Levin's post-round comments were as open and honest as you could imagine – a 27-year-old willing to stare down his demons with the curled upper lip that's marked his pugnacious playing career.
"It's 100 percent on me," he said of his collapse. "The way I went about it … It was on me, and I blew it."
This is positive. Confrontation suits Levin's personality. Go fight it, kid.
Levin is old school, right down to – get this – not owning a cell phone or an email account.
Levin is the "Gilligan's Island" of PGA Tour players.
Stanley said part of the reason he was able to chuck the Baton of Pain out of his life was because of the outpouring of support he received via Twitter. He took heart in the "Atta-boy" and "Go-get-em" comments he received from friends, family and fellow players alike. It takes a village, it turns out, to bounce back from a triple bogey on the 72nd hole.
So, young Spencer, our advice is to set up a one-week Twitter account. Make your handle @ScrewBatonofPain and let the tweet love flow. You'll be bigger, better, stronger and can thank us later. Plus, if the golf gods try to tweet you with negative swing thoughts, you can do what sportswriters do to haters who tweet: Block 'em!
I have to admit, for years I've held the 16th hole at the Phoenix Open in disdain. I thought it was gimmicky, loud and boorish. And let's be honest, for the most part, I'm right.
But there are times when even this curmudgeon admits the hole is pretty darn fun.
So when Crane and Watson took to a 16th tee-box microphone like the Jay-Z and Kanye of the PGA Tour and broke out the Oooh de LaLi LaLis from their 2011 hit "Oh Oh Oh," it was an early leader for Most Amusing Moment of the Year. I guess 2.9 million YouTube hits can't be wrong.
The crowd went nuts, of course. But then again, the crowd would have gone nuts if Crane and Watson went to the microphone and announced tax audits for everyone. Something tells me the 16th-hole crowd isn't entirely focused on details – just beers and noise.
Sometimes, that's not a bad way to spend an afternoon.
Last week, the mulligan went to Stanley. This week? Levin is the beneficiary.
Levin came to the 15th hole at Phoenix still tied for the lead. It's a par 5, so you had to figure a guy like Levin had a chance to regain the lead with a bird. With the drive-able 17th hole still ahead, Levin's wobbles could be righted and he still could get his first win.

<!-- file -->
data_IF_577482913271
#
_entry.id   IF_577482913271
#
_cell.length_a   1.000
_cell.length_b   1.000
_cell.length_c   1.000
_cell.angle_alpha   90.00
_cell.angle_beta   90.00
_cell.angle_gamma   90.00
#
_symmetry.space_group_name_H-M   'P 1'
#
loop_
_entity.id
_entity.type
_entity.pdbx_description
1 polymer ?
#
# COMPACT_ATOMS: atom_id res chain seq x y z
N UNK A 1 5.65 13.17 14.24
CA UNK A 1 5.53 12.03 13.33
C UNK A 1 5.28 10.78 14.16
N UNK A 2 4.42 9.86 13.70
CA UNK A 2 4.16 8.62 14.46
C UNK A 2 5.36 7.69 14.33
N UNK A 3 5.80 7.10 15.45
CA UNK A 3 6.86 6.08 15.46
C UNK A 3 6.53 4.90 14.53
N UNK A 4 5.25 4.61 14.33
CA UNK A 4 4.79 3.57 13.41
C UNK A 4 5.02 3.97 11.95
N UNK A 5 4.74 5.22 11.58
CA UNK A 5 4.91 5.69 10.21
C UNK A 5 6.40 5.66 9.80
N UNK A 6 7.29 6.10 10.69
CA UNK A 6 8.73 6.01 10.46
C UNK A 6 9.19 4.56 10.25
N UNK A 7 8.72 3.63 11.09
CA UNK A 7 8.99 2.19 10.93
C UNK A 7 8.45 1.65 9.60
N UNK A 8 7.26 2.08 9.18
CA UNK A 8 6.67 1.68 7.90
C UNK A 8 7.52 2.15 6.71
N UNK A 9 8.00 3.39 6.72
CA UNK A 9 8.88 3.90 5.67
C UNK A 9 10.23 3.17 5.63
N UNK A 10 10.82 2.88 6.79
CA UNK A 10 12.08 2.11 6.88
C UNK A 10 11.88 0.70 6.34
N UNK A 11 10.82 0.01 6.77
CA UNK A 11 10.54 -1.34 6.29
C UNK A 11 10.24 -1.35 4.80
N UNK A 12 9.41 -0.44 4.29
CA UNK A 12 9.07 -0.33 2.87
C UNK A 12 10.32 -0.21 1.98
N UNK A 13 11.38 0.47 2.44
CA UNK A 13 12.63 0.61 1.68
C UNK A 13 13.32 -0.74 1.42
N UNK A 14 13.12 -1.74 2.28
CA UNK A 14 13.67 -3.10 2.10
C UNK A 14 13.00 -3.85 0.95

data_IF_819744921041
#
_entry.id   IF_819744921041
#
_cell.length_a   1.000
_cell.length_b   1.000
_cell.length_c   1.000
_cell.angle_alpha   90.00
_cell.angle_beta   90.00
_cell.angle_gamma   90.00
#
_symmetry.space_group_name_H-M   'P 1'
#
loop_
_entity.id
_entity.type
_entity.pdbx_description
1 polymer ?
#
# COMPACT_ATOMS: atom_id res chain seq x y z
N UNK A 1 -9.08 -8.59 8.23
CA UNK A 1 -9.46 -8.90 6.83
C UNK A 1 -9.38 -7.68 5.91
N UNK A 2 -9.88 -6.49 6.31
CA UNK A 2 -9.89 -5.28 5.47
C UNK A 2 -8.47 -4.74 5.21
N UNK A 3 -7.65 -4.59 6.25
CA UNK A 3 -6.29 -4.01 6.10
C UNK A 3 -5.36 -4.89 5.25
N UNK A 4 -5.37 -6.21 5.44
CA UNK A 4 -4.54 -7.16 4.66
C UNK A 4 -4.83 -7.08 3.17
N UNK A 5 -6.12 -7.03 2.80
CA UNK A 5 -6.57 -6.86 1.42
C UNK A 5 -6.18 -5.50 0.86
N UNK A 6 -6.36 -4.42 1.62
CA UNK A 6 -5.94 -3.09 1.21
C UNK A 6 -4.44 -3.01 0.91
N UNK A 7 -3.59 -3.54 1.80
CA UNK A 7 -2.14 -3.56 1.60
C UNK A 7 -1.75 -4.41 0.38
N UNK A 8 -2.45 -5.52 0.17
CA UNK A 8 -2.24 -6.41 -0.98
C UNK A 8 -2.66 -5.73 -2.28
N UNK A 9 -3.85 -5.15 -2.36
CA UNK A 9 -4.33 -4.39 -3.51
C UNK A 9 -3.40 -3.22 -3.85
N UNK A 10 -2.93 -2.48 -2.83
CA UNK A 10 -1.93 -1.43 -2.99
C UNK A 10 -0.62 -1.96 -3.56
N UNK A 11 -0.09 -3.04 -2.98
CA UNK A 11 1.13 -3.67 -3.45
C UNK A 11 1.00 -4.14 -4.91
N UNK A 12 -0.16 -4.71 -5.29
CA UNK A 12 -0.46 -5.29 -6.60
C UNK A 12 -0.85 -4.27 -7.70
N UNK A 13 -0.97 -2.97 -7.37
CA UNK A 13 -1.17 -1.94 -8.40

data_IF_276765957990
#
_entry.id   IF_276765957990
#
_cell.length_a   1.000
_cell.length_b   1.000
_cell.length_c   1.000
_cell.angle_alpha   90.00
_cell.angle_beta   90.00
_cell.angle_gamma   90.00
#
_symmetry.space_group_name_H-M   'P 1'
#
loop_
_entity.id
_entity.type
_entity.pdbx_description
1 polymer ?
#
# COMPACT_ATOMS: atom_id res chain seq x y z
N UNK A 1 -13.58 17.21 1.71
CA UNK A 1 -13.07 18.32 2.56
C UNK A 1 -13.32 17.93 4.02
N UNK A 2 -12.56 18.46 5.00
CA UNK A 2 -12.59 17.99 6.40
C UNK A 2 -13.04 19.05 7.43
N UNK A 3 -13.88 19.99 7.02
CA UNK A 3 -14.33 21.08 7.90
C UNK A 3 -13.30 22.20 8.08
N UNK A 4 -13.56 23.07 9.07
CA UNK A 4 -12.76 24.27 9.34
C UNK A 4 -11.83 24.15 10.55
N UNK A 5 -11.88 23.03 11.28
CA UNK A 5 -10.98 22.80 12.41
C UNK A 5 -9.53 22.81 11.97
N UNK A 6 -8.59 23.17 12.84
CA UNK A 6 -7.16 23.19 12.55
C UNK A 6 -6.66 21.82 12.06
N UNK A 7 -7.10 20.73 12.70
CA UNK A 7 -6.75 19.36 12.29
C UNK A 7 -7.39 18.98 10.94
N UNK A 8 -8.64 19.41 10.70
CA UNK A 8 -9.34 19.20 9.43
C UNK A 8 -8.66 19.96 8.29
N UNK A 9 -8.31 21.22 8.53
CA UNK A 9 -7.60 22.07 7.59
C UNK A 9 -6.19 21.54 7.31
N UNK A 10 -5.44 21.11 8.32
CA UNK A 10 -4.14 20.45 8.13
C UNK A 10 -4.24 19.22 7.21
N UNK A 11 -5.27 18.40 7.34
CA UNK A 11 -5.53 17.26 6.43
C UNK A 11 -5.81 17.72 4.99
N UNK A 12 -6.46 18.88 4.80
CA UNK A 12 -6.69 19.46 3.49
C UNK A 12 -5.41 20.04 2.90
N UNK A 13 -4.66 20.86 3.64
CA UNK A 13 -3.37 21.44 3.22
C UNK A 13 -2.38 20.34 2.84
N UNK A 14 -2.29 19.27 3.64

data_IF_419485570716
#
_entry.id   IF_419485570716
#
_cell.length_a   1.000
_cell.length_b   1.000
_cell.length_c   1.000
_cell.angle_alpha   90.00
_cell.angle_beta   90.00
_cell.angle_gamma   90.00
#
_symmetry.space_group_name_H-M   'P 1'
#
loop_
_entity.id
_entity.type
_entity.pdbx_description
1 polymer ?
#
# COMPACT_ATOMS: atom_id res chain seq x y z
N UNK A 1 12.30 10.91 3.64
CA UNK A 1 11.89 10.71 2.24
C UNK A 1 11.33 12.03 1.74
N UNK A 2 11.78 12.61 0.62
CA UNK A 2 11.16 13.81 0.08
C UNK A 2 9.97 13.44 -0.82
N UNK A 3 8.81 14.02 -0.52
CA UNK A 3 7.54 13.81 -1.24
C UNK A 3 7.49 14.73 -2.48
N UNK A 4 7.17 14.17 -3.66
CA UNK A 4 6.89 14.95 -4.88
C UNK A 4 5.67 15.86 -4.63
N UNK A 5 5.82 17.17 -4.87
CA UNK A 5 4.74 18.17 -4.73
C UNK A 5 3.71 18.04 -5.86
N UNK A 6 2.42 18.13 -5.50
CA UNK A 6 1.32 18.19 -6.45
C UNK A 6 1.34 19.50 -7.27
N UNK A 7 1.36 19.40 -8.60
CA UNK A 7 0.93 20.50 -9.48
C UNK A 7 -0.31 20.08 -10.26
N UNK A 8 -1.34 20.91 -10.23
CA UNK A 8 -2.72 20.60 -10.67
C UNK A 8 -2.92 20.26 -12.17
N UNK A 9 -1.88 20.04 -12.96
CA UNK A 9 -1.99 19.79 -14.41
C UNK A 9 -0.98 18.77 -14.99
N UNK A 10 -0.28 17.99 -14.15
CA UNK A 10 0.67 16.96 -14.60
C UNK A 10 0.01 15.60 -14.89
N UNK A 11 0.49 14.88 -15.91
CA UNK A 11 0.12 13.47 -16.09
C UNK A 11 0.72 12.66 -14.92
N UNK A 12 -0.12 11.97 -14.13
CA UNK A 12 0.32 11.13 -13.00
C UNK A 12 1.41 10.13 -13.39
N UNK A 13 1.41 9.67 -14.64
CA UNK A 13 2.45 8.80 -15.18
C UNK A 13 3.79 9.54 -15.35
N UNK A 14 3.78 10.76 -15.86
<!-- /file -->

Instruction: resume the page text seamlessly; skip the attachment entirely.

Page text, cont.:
Except … his drive was tugged left and the ball snuggled up next to a cactus. This is never part of the winning game plan. Even though Levin was able to punch out from the cactus, he was so rattled his third shot drifted away from the green.
A wet golf ball meant a double-bogey "7."
That was an "ouch" worse than any Arizona cactus needle could ever deliver. Levin would finish two strokes behind Stanley.
So, young Spencer, let's head back to the 15th tee, let you fire up one of those cigarettes you like to smoke, crank that neck back and forth a few times, remember that it's a birdie-begging par 5 and … give that man a mulligan!
Bake the clams, golf fans, it's AT&T Pebble Beach National Pro-Am time.
This tournament is already the winner of Comeback Tourney of the Year. After a Tiger-free decade in which the fields have been weaker than convenience-store coffee, this year's Pebble Party is hopping.
Not only is Tiger making his 2012 PGA Tour debut – back for the first time since 2002 and playing with Tony Romo in the pro-am – but also the field includes Dustin Johnson, Phil Mickelson, Rickie Fowler and Snedeker.
Defending pro-am champion Bill Murray, who told the San Francisco Chronicle that the win he forged with pro D.A. Points last year is "like a blazing searchlight in the lighthouse of my life," will have to fend off amateurs like 49ers coach Jim Harbaugh, Alabama coach Nick Saban and the heart of rock 'n roll himself, Northern California's own Huey Lewis.
Throw in Patriots coach Bill Belichick looking to lick some wounds and Green Bay Packers quarterback Aaron Rodgers ready to have "NFL MVP" stitched onto the side of his bag, and it looks like Pebble is back in business.
Then again, when is Pebble Beach ever not in business? Pebble is all business, 24/7/365. Plus, Spencer Levin is playing. He likes it there. Might be a good spot to chuck the Baton of Pain into Carmel Bay.